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Best Of 2023 - An Unbiased Review Of Dave Portnoy's Controversial "One Bite Pizza Fest"

I've DJ'd my fair share of events that were clouded in controversy over the past 20 years. Back in the Stoolapalooza days we were banned from UMass and told if we stepped foot in Amherst again we'd be arrested because Dave got on the mic after Sammy Adams and told the Mullins Center crowd to meet us at Hobart to party and the school admins lost their minds. You would have thought he was espousing communism on stage. Nope, just echoing what everybody in Western Massachusetts already knew the plan was. 

It seemed like every other Blackout show we did had some form of controversy, taking the form of actual organized protests (shout out KO Barstool), to Bible thumpers in South Carolina picketing outside one of our show venues claiming we were spreading satan's work through our music and shows. We famously had one of the most famous venues in the country, The Roseland Ballroom in New York City, which has played host to some of the rowdiest bands and concerts the world has ever seen, scared Barstool's roving band of DJs and interns turned stage hands who moonlighted as mascot dancers, were coming to town they considered pulling the plug. We were on all the local New York City news channels leading off at 5 o'clock. The NYC Police Chief held a press conference to quell the publics fears. A scene straight out of Ghostbusters.

Except it was real life.

We threw one of the best Super Bowl parties ever in Miami, where we had 8,000 guests show up for a party that could hold 5,000, including the who's who of Super Bowl weekend across the athletic and celebrity arenas, only to be done in by a pop-up monsoon that dumped inches of water on our outdoor, tented venue in minutes. The city's fire marshall showed up and threatened to strangle us if we didn't shut down and evacuate the event. He was beyond irate. The situation was perfectly encapsulated by Shooter McGavin drowning while making a call for help.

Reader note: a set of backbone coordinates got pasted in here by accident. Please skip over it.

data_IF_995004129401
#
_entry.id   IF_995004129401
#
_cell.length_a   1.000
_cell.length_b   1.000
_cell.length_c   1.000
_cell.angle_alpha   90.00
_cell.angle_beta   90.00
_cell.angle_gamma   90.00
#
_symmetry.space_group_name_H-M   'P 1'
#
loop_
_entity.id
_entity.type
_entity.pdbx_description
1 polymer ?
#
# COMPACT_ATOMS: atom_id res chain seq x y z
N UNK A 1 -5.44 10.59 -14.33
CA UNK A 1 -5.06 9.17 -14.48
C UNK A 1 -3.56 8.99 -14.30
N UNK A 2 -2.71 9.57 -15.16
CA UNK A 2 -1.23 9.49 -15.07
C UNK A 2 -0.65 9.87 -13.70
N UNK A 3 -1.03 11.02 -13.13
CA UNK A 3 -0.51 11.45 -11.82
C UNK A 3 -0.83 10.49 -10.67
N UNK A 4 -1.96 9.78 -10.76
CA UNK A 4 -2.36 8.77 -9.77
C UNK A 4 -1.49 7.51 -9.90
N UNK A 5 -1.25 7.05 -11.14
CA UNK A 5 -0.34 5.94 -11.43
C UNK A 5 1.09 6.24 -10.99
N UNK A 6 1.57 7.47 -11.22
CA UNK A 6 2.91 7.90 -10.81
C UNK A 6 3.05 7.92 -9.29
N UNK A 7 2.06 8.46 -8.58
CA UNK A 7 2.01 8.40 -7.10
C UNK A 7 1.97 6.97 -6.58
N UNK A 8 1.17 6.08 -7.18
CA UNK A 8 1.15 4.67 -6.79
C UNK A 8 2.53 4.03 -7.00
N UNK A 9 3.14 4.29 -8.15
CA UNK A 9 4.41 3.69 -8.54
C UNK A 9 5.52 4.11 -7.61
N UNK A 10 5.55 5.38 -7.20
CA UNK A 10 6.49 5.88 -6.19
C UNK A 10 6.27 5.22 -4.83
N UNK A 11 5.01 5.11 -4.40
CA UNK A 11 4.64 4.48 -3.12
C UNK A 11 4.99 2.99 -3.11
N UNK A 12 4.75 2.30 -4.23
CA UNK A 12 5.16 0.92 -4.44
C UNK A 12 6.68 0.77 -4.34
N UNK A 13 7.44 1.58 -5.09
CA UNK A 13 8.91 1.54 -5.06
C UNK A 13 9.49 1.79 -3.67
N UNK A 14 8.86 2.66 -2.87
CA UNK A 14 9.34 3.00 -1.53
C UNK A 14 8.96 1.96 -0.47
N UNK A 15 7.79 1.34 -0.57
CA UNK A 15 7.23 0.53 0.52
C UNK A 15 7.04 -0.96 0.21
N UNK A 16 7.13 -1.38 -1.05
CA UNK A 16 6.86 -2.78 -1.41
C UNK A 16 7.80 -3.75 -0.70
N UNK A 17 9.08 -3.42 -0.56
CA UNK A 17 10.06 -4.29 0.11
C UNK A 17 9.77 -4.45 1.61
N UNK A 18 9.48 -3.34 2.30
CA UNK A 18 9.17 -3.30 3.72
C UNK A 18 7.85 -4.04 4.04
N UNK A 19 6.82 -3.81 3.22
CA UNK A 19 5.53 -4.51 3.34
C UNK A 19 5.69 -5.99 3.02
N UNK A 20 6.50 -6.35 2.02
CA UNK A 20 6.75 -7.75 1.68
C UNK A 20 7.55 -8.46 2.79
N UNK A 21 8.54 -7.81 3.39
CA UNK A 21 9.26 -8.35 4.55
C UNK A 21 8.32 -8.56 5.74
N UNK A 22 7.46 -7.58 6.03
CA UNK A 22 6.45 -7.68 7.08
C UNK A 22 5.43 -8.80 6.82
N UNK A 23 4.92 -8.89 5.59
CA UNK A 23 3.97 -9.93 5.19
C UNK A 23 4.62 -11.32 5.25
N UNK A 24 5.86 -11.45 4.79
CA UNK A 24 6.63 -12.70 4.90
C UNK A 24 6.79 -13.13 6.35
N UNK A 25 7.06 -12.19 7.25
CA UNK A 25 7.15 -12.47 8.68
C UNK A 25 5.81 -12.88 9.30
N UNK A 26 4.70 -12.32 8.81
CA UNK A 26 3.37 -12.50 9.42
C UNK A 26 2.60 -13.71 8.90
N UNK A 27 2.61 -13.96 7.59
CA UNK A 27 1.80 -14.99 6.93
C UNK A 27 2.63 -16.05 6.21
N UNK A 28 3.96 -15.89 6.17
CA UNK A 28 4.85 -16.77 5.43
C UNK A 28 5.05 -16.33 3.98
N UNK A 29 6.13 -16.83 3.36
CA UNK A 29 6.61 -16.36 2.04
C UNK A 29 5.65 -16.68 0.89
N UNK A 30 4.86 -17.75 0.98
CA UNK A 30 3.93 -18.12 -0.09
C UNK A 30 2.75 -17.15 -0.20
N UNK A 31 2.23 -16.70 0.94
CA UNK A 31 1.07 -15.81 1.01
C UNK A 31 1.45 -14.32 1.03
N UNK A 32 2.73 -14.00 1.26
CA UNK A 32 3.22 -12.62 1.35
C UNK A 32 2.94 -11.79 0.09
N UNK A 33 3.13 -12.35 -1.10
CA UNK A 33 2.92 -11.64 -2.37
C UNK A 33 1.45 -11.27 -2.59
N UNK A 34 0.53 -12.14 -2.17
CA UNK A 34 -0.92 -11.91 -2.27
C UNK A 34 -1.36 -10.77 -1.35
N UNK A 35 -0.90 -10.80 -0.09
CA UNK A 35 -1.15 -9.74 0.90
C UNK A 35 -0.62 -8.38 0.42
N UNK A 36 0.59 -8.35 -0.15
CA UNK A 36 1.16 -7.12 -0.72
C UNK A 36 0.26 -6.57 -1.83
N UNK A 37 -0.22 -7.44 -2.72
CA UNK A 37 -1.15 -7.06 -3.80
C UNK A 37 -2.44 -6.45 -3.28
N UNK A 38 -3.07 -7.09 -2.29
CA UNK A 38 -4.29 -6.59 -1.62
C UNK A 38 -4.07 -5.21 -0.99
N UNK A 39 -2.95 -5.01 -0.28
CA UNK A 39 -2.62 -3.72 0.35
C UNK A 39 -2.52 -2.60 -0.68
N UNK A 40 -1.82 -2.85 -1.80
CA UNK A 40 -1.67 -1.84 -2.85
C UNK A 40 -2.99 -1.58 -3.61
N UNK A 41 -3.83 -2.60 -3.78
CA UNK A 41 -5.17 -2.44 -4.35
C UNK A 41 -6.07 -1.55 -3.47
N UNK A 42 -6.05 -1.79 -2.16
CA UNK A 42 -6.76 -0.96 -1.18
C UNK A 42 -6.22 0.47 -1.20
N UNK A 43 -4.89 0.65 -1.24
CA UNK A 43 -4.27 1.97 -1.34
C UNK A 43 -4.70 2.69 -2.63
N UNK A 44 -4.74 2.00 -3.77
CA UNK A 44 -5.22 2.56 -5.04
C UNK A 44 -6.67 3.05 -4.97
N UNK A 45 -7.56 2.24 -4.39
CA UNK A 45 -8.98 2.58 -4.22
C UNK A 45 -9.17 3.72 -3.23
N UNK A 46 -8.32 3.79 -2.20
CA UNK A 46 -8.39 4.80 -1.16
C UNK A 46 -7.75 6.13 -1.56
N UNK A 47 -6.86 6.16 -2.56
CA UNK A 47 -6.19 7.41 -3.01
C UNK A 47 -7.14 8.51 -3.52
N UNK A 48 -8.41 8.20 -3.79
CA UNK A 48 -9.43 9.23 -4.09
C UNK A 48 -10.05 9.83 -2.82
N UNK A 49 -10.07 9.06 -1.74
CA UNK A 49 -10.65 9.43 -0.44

We weren't even mad. Or surprised. It was just par for the course with throwing Barstool parties. We announce a party. Demand goes through the roof. A shit ton of people show up. They have the best time ever. Shit show ensues. We get yelled and screamed at by people like we were committing a crime.

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I thought these days were long behind me. 

So imagine my astonishment when I learned that I was performing at perhaps the most controversial event in Barstool Sports history last week when I turned on the television in my hotel room in Cleveland and saw Dave's face pop up on it. As I scrolled the channels, CNN, Fox News, CNBC, the story was being talked about. Dave was actually on Jesse Waters' show on Fox News talking about a once reputable media outlet, The Washington Post, the former home of world-renowned journalist Carl Bernstein (broke the Watergate story, ever heard of him), slandering Dave's pizza fest, attempting to intimidate and shame the participating pizzerias because a couple of their employees had personal vendettas against Dave and Barstool. 

A tale as old as time sadly.

Except this time was different.